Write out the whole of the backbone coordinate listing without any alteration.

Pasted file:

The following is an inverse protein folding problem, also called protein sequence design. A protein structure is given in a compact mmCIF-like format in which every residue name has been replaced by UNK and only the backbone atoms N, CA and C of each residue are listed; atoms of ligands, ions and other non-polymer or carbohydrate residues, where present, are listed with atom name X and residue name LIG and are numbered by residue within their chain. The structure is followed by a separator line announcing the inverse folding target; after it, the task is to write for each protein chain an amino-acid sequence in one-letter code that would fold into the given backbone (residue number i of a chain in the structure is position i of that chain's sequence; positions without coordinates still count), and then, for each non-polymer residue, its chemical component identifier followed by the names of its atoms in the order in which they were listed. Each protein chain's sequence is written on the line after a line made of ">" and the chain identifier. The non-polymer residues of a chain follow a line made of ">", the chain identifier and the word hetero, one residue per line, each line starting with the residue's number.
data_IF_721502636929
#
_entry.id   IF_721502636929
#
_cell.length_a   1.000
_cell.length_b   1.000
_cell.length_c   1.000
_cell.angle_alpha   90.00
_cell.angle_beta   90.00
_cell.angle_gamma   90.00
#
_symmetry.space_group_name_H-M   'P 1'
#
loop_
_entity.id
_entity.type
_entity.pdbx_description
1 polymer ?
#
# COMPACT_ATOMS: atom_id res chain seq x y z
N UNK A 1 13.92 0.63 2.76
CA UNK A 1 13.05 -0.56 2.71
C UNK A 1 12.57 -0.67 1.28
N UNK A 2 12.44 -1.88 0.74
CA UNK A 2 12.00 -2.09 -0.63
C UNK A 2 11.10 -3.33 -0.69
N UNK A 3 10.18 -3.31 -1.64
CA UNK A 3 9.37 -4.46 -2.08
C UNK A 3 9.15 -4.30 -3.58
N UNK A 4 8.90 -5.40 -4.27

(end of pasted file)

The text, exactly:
The following is an inverse protein folding problem, also called protein sequence design. A protein structure is given in a compact mmCIF-like format in which every residue name has been replaced by UNK and only the backbone atoms N, CA and C of each residue are listed; atoms of ligands, ions and other non-polymer or carbohydrate residues, where present, are listed with atom name X and residue name LIG and are numbered by residue within their chain. The structure is followed by a separator line announcing the inverse folding target; after it, the task is to write for each protein chain an amino-acid sequence in one-letter code that would fold into the given backbone (residue number i of a chain in the structure is position i of that chain's sequence; positions without coordinates still count), and then, for each non-polymer residue, its chemical component identifier followed by the names of its atoms in the order in which they were listed. Each protein chain's sequence is written on the line after a line made of ">" and the chain identifier. The non-polymer residues of a chain follow a line made of ">", the chain identifier and the word hetero, one residue per line, each line starting with the residue's number.
data_IF_721502636929
#
_entry.id   IF_721502636929
#
_cell.length_a   1.000
_cell.length_b   1.000
_cell.length_c   1.000
_cell.angle_alpha   90.00
_cell.angle_beta   90.00
_cell.angle_gamma   90.00
#
_symmetry.space_group_name_H-M   'P 1'
#
loop_
_entity.id
_entity.type
_entity.pdbx_description
1 polymer ?
#
# COMPACT_ATOMS: atom_id res chain seq x y z
N UNK A 1 13.92 0.63 2.76
CA UNK A 1 13.05 -0.56 2.71
C UNK A 1 12.57 -0.67 1.28
N UNK A 2 12.44 -1.88 0.74
CA UNK A 2 12.00 -2.09 -0.63
C UNK A 2 11.10 -3.33 -0.69
N UNK A 3 10.18 -3.31 -1.64
CA UNK A 3 9.37 -4.46 -2.08
C UNK A 3 9.15 -4.30 -3.58
N UNK A 4 8.90 -5.40 -4.27